Like most of us, Sid and Stan love to go the track. Morning, afternoon or night, it doesn’t matter really, although mornings are certainly preferred. Unlike us Sid and Stan go on four legs instead of two, because you see, Sid and Stan are Golden Retrievers, not mention title characters in a new children’s book focused on racing and set to benefit one of the game’s many charities.
The new book titled “Sid and Stan Go To The Races,” by Liz Centi and available through BarnesandNoble.com, is geared toward children ages 5 to 8. The story follows the pair of Golden Retrievers and “takes the reader on an adventure through the backstretch of Saratoga Race Course following their family friend, King Sherwood, as he gets ready to race.”
Centi and her husband Mike live in upstate New York and spend much of each Saratoga meeting on the backstretch with their dogs.
“(The book) was two years in the making,” Centi said. “And everybody knows the dogs. People have even seen my husband in the race replays with the dogs. He’ll get texts every once in a while saying, ‘we see you by the starting gate.” People recognize the dogs.”
Centi hopes the book educates and brings a younger generation to the sport and she’s pledged $1 from every copy sold before Dec. 31 to be donated to the New York Race Track Chaplaincy.
“I grew up going to the track. My dad started taking me when I was little,” Centi said. “I reconnected with my husband, we’d known each other for years, at the track. That’s how we started dating. He started exposing me to the backstretch, I had never really been back there that much. The people we’ve met along the way and the opportunities we’ve gotten because of the dogs has been so amazing that I wanted to give something back.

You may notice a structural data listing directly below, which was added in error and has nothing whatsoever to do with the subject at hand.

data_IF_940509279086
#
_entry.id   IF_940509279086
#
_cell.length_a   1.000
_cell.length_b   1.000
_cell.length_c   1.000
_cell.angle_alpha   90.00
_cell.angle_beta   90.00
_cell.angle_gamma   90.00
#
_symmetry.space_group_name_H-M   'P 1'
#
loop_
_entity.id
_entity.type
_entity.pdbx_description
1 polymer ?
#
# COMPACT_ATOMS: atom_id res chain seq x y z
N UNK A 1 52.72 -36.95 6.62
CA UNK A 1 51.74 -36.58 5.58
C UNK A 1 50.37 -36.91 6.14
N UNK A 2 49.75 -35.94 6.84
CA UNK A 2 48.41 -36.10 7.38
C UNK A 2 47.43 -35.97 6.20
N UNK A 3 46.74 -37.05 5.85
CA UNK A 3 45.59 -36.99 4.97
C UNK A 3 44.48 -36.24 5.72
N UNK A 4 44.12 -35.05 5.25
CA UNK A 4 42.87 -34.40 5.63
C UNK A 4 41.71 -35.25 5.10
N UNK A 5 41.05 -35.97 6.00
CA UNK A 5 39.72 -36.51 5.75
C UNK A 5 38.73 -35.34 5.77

“Horse racing, it’s upset me that it’s gotten a bad rap, especially the last few years. I don’t think a lot of people know, until they spend time on the backstretch how much the horses are loved and taken care of. So I wanted to show that aspect of it. There are a lot of children’s books that talk about specific horses but not necessarily the whole, what goes on behind the scenes kind of thing.”
Organized in the early 1970s, the RTCNY serves more than 3,500 people who work in the stable areas of Belmont Park, Aqueduct and Saratoga. The RTCNY ministers to the heart and soul of the backstretch community with children’s enrichment, social service and recreational programs, educational opportunities and non-denominational religious services. The Chaplaincy provides these extensive services with the intent of satisfying not only spiritual needs but also basic human necessities, and its unique population is served without regard to race, creed, religion, background or social status.
For more information and to order the book, click here.